David Enghauser is a senior vice president with MB Business Capital. Based in Chicago, he is responsible for underwriting new senior debt facilities of $5 million to $50 million typically used for acquisitions, recapitalizations, refinancings, debt restructurings, growth financing, debtor-in-possession financing, or turnarounds. With 20 years of banking experience, he works closely with a borrower’s management team and advisors to expedite the loan approval, legal documentation, and customer on-boarding processes.
Prior to joining MB Business Capital in 2008, Enghauser served as a business development professional focusing on providing asset-based and leveraged cash flow solutions to borrowers and intermediaries across the Midwest. He earned his MBA from Loyola University of Chicago and holds a bachelor’s degree from the University of Dayton. He is an active member of the Chicago/Midwest TMA Chapter and recently completed a three-year term on the chapter’s board of directors.
Q: What might people who know you only in your professional capacity be most surprised to learn about you?
Enghauser: I’m pretty much an open book. What you see is what you get. I’m a bit of a music fan with wide tastes. I’ve been a Deadhead since high school, and I’ve seen different iterations of the band play maybe 20 or 25 times.
But my son loves heavy metal and has taken me to a couple of shows. I also have singers ranging from Eminem to Frank Sinatra on my playlists. So, going from a mosh pit at a metal show to dancing at a Dead show is a pretty wide range.
Q: I would think so. Did you follow The Grateful Dead around when you were young?
Enghauser: I saw shows in a few cities a couple different summers.
Q: How did you gravitate into asset based lending (ABL)?
Enghauser: I’m not sure anybody who comes out of college thinks they’re going to take the ABL world by storm. I don’t know that ABL gets much exposure in undergrad finance classes—maybe it gets some in graduate school classes but not in undergrad.
I was hired by a big bank out of grad school and did that for a couple of years, but I found the routine was less challenging than I wanted. Then I was recruited to lead the sales efforts of a boutique ABL lender here in Chicago, and I had the opportunity to learn the business from the founders of the firm. It was just fascinating to me.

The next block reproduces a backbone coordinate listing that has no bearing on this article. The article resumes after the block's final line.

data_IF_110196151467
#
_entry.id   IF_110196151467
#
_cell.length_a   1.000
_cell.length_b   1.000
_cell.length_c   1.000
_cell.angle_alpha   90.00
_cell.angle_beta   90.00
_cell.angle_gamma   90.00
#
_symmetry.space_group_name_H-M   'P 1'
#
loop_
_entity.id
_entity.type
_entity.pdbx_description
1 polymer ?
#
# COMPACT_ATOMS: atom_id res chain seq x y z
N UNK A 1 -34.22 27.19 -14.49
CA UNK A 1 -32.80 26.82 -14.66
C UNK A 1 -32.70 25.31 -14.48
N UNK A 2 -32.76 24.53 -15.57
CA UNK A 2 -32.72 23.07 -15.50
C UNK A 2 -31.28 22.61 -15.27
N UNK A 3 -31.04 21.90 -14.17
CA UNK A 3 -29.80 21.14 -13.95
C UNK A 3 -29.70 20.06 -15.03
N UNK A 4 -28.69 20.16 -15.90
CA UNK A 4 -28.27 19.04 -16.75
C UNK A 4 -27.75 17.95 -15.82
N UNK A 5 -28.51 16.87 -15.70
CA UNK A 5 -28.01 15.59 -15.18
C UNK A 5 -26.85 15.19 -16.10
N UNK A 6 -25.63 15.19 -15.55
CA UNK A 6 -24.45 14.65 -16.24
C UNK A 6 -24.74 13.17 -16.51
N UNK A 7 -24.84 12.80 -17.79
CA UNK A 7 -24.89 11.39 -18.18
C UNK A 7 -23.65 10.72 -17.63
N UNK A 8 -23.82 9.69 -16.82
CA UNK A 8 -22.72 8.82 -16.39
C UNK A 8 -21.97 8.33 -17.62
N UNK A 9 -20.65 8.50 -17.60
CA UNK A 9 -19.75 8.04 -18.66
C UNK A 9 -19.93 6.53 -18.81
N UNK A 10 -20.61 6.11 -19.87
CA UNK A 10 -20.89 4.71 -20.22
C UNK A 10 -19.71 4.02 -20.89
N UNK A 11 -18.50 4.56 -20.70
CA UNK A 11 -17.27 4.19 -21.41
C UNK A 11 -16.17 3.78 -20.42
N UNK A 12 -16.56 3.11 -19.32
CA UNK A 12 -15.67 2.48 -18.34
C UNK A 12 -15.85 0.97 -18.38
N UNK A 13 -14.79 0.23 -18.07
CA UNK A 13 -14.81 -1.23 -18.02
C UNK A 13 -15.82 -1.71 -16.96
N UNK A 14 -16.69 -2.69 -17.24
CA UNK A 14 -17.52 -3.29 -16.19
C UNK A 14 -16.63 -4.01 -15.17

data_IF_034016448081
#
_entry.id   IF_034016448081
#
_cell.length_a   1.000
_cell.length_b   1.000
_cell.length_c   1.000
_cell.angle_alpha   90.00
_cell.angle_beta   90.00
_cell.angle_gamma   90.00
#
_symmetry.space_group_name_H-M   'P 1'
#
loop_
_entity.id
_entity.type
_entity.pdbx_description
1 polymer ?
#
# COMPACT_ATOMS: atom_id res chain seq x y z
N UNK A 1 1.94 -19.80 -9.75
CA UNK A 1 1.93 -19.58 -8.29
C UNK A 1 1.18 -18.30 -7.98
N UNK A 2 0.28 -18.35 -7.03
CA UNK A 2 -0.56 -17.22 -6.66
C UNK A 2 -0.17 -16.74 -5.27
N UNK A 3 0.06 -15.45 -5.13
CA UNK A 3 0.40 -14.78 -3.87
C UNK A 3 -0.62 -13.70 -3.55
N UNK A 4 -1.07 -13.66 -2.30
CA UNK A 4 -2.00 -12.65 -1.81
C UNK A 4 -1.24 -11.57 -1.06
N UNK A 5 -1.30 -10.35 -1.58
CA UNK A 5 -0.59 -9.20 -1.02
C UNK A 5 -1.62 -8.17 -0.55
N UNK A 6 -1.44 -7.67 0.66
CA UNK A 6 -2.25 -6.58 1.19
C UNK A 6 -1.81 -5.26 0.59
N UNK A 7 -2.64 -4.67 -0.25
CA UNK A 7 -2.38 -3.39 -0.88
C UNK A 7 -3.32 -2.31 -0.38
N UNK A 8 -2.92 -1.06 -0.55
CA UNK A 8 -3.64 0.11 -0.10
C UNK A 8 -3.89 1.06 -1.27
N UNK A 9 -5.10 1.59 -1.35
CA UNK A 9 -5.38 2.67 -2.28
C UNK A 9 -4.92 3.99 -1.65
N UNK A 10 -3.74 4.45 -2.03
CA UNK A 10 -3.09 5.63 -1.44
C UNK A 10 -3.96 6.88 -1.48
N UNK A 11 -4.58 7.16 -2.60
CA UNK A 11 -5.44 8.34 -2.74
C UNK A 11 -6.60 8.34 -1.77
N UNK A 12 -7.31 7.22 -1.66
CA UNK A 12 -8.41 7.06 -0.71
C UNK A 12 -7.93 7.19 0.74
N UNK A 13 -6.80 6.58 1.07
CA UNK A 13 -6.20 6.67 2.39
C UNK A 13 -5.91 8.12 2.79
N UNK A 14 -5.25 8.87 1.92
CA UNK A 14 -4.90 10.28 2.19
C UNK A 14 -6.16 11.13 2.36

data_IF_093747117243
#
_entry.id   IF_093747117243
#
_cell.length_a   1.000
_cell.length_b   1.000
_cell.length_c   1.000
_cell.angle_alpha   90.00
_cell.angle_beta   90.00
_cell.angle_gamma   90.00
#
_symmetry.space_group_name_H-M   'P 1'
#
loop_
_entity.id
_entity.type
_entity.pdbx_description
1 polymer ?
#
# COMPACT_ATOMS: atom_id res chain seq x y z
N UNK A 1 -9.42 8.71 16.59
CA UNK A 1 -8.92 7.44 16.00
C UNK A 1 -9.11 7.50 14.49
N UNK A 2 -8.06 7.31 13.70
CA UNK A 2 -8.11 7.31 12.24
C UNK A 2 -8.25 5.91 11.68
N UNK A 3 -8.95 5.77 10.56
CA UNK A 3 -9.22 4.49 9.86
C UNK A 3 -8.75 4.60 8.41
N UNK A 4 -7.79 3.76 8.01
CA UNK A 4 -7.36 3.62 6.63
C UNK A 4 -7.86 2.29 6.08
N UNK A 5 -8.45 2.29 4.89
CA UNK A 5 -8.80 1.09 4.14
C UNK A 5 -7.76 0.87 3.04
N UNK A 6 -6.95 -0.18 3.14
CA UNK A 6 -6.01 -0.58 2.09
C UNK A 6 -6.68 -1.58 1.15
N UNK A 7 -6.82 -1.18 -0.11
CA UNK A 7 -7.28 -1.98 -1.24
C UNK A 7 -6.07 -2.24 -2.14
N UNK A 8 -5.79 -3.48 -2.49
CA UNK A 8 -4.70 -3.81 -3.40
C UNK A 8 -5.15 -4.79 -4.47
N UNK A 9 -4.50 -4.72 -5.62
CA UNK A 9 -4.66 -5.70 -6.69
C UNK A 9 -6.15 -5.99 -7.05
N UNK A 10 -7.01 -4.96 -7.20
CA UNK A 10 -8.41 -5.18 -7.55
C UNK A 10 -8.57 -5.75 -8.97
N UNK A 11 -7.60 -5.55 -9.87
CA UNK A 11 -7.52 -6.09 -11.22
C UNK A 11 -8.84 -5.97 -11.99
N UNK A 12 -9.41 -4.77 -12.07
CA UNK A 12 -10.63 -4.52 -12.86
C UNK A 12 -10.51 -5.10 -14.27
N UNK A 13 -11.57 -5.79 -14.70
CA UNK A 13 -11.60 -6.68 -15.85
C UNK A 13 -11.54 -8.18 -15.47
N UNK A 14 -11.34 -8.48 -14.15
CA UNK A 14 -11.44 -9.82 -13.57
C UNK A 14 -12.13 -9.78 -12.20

I was lucky to be able to learn all facets of the business while developing my own network of referral sources and working with small to medium-size business operators to address their credit needs. I found those situations were always unique and had certain dynamics to them that you didn’t find in more conventional deals. I really took to it, and I’ve never looked back.
Q: Is it that you get a chance to be more creative with asset based lending that appeals to you?
Enghauser: An ABL deal generally poses different opportunities and challenges than what I’ll call a traditional middle market or corporate banking deal. Often, borrowers are not familiar with an ABL deal structure. The deals usually have special circumstances among the credit criteria variables, whether it’s financial performance, leverage, collateral, or any one of a host of other deal points that need to be addressed. As lenders, we want to put money to work, but when you have an ABL scenario, there are different governors in those deals than what you might find in a traditional middle market or corporate banking structure. Finding the appropriate governors that can work for all parties makes it interesting.